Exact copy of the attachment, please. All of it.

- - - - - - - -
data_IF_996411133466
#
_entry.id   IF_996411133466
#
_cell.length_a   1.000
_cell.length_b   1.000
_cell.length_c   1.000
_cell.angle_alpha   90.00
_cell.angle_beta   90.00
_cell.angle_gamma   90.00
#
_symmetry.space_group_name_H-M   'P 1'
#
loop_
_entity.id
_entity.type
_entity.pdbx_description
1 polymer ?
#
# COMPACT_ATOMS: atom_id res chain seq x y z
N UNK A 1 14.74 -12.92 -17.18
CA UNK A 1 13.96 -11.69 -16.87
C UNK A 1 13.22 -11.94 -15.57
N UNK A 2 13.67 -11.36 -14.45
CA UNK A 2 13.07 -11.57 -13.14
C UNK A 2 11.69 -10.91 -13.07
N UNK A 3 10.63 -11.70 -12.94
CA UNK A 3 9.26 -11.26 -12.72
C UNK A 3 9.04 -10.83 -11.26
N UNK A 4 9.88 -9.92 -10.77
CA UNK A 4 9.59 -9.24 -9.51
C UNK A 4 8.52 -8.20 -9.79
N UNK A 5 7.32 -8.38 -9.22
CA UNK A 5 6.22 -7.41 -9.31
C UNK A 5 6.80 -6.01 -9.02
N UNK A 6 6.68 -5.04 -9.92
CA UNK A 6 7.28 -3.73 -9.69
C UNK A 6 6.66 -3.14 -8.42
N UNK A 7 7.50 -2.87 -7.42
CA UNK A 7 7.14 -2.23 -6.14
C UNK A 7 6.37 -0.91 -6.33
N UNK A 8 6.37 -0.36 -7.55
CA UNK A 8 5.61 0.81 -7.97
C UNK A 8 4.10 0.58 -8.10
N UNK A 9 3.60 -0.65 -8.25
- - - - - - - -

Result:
data_IF_996411133466
#
_entry.id   IF_996411133466
#
_cell.length_a   1.000
_cell.length_b   1.000
_cell.length_c   1.000
_cell.angle_alpha   90.00
_cell.angle_beta   90.00
_cell.angle_gamma   90.00
#
_symmetry.space_group_name_H-M   'P 1'
#
loop_
_entity.id
_entity.type
_entity.pdbx_description
1 polymer ?
#
# COMPACT_ATOMS: atom_id res chain seq x y z
N UNK A 1 14.74 -12.92 -17.18
CA UNK A 1 13.96 -11.69 -16.87
C UNK A 1 13.22 -11.94 -15.57
N UNK A 2 13.67 -11.36 -14.45
CA UNK A 2 13.07 -11.57 -13.14
C UNK A 2 11.69 -10.91 -13.07
N UNK A 3 10.63 -11.70 -12.94
CA UNK A 3 9.26 -11.26 -12.72
C UNK A 3 9.04 -10.83 -11.26
N UNK A 4 9.88 -9.92 -10.77
CA UNK A 4 9.59 -9.24 -9.51
C UNK A 4 8.52 -8.20 -9.79
N UNK A 5 7.32 -8.38 -9.22
CA UNK A 5 6.22 -7.41 -9.31
C UNK A 5 6.80 -6.01 -9.02
N UNK A 6 6.68 -5.04 -9.92
CA UNK A 6 7.28 -3.73 -9.69
C UNK A 6 6.66 -3.14 -8.42
N UNK A 7 7.50 -2.87 -7.42
CA UNK A 7 7.14 -2.23 -6.14
C UNK A 7 6.37 -0.91 -6.33
N UNK A 8 6.37 -0.36 -7.55
CA UNK A 8 5.61 0.81 -7.97
C UNK A 8 4.10 0.58 -8.10
N UNK A 9 3.60 -0.65 -8.25